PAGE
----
ARCHIVED: What is a winmodem?

This content has been archived, and is no longer maintained by Indiana University. Information here may no longer be accurate, and links may no longer be available or reliable.

Winmodem is a generic term for a modem that uses software in place of hardware for certain functions. In technical terms, winmodems lack an instruction processing chip called a controller; winmodems are also referred to as controllerless modems or host-based modems. Winmodems that also lack a UART (Universal Asynchronous Receiver Transmitter) are referred to as HSP (Host Signal Processor) modems.

The term "Winmodem" is a registered trademark of 3 Com/U.S. Robotics. It was first applied to the U.S. Robotics Sportster line of 33.6Kbps controllerless modems and was later the name for the controllerless 56K Sportster modems as well. But while Winmodem is a registered trademark, most people have accepted the word winmodem as covering both controllerless and HSP modems made by any manufacturer for the Windows platform.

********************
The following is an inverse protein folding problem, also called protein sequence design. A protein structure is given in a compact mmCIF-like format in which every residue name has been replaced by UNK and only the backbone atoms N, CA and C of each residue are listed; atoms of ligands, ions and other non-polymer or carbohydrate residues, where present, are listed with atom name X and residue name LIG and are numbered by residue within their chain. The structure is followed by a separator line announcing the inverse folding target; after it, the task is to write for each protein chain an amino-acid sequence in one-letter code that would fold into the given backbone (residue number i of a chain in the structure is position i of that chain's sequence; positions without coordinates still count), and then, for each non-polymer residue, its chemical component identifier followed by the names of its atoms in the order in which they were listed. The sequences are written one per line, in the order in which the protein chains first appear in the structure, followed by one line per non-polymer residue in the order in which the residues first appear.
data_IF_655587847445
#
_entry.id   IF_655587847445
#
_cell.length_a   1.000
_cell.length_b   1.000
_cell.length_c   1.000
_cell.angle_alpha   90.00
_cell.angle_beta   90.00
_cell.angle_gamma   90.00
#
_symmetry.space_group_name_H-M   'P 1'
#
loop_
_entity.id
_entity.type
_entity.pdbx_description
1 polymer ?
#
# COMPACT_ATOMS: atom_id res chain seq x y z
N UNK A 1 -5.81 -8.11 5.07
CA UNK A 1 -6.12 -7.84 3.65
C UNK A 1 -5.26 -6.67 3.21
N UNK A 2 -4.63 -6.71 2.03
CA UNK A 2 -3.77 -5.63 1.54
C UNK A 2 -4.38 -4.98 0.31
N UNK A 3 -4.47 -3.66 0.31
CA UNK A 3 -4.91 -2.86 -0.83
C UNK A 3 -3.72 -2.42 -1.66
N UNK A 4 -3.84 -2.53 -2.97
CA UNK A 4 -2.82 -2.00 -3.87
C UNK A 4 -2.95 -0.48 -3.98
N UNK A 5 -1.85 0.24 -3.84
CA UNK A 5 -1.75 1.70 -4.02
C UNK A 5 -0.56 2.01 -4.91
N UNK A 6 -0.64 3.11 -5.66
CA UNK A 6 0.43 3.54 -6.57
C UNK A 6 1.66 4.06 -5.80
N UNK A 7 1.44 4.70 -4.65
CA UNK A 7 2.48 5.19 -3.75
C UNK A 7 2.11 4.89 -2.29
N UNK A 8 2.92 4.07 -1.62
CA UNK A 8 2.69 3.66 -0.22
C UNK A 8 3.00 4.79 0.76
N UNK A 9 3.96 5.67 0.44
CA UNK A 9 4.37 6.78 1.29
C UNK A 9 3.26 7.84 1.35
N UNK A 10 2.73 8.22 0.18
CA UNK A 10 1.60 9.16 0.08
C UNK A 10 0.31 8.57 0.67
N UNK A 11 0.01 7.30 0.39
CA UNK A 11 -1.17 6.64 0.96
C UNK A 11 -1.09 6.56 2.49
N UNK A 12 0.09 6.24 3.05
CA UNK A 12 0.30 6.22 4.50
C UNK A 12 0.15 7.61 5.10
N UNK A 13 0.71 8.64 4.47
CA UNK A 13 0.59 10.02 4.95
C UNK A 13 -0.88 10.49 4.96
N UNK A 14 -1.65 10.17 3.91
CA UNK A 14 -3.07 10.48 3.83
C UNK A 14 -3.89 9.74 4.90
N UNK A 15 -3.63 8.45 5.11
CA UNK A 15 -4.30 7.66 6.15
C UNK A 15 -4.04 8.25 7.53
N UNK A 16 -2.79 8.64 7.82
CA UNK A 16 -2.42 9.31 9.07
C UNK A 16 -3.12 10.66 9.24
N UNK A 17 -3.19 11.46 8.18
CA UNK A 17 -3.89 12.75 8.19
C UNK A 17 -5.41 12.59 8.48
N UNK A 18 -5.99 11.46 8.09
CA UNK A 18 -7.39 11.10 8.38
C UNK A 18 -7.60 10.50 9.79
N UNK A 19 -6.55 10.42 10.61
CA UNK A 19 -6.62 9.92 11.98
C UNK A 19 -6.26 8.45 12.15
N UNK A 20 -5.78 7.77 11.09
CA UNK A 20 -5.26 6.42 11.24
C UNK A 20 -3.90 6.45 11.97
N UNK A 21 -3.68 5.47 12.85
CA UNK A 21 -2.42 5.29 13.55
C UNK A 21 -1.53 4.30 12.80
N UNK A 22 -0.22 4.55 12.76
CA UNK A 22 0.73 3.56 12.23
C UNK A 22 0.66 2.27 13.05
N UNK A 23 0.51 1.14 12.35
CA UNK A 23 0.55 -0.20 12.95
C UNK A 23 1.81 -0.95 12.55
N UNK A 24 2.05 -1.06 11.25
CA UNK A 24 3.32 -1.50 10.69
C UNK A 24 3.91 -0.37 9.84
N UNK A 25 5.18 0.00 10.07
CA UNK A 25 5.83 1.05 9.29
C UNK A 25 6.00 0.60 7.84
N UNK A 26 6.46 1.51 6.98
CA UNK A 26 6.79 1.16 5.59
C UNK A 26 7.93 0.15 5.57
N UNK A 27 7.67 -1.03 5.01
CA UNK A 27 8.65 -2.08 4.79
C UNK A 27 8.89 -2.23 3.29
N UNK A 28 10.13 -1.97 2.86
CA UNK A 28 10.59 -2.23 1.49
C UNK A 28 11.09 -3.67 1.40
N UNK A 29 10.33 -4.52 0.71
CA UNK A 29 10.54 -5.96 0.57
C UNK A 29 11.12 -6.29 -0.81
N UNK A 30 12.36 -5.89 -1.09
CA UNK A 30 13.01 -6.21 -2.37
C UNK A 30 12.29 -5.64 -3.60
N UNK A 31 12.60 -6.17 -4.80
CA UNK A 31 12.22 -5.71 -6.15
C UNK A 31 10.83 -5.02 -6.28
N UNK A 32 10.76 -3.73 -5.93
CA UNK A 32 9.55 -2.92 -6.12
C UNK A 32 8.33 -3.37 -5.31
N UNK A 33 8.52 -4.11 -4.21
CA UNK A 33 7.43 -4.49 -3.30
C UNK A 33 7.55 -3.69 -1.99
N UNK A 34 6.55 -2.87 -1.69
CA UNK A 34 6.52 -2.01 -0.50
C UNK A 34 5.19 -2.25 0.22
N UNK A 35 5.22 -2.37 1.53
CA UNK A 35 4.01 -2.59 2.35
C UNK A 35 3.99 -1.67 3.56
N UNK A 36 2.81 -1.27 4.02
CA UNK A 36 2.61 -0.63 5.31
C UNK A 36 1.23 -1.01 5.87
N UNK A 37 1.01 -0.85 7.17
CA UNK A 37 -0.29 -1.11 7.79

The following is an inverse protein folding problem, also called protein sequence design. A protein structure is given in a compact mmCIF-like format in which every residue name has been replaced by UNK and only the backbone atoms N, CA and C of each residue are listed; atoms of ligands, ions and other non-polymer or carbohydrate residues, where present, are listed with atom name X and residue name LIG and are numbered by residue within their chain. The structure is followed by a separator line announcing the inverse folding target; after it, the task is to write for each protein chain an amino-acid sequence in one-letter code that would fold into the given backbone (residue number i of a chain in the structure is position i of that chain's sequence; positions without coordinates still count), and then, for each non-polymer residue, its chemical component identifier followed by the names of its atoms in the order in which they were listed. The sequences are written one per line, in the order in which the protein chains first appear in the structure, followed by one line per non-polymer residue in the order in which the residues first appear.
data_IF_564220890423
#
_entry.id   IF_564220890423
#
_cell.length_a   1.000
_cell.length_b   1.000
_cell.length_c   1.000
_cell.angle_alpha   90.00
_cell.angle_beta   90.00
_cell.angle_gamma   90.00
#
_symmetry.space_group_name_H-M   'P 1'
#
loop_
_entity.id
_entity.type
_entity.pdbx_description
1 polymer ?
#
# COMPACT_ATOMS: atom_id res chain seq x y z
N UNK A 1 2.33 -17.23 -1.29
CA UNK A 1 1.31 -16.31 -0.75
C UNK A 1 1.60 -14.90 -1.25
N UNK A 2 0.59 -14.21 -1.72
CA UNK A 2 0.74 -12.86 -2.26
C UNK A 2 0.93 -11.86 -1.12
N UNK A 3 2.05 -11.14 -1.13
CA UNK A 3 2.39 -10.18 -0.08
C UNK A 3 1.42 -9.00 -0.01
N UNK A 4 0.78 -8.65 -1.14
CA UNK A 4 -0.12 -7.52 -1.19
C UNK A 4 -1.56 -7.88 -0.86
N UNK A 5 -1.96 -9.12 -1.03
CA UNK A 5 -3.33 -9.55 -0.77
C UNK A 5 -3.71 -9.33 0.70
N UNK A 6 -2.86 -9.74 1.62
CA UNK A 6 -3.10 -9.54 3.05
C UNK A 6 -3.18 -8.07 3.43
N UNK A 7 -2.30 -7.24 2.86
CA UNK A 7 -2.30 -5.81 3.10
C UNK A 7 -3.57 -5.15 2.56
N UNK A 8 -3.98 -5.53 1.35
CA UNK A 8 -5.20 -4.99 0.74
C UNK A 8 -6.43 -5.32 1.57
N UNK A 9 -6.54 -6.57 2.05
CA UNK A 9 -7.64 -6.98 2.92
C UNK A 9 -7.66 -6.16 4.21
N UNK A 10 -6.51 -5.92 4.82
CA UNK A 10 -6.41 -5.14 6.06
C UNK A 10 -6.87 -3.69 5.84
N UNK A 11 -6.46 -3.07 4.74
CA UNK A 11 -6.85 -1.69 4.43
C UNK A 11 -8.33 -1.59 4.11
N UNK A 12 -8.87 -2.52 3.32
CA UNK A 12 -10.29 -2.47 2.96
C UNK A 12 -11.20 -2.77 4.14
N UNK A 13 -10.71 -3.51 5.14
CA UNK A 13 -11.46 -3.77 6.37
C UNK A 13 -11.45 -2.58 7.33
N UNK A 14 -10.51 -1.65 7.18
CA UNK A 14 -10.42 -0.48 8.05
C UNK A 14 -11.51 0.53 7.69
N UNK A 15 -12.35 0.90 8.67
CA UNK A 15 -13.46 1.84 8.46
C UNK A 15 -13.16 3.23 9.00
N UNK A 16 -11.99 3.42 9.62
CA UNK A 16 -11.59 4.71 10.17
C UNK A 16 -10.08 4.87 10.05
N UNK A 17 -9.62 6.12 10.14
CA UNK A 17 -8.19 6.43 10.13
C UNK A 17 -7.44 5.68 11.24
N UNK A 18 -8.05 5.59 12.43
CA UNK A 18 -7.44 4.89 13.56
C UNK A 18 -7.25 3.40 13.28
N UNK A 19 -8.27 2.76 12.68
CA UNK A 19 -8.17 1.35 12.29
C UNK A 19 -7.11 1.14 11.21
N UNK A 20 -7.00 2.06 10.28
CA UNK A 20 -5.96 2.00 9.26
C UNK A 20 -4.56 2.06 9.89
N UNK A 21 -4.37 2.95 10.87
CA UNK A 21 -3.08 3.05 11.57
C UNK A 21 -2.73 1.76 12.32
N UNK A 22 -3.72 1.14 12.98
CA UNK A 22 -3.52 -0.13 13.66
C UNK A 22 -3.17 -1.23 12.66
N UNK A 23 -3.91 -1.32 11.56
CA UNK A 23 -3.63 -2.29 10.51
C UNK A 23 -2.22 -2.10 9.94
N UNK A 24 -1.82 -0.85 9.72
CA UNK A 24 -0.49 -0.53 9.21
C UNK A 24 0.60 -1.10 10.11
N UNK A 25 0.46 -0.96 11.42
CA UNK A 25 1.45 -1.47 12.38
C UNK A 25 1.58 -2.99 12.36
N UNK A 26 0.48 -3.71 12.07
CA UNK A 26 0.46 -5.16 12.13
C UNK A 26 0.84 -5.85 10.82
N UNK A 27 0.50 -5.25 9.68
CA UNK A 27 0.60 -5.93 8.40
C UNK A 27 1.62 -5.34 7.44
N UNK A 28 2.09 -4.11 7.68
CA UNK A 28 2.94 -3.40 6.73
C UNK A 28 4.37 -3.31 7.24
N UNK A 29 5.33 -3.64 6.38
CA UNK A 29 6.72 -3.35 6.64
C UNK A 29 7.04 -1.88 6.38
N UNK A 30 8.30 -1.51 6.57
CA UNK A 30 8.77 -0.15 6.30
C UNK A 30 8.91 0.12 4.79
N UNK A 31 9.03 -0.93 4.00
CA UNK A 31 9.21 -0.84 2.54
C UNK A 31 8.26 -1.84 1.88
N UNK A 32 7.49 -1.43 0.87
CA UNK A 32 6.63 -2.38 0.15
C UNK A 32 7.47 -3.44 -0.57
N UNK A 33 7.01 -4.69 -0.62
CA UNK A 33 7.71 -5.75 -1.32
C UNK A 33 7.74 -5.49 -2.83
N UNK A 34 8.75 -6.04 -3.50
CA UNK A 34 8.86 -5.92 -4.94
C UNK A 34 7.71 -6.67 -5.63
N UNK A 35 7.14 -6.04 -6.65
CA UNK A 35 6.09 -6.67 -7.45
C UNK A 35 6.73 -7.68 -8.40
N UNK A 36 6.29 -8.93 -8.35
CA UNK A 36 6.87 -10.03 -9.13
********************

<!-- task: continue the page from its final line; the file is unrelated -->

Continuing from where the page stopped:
Because winmodems lack a controller and sometimes a UART, they depend on the computer's CPU for these functions. With 486 and Pentium computers, this was a significant amount of processing power taken away from applications. New computer CPUs are powerful enough that this is no longer a problem.

To determine whether the modem you are planning to purchase is compatible with your version of Windows, check the hardware compatibility list at:

This is document aepb in the Knowledge Base.
Last modified on 2018-01-18 12:14:40.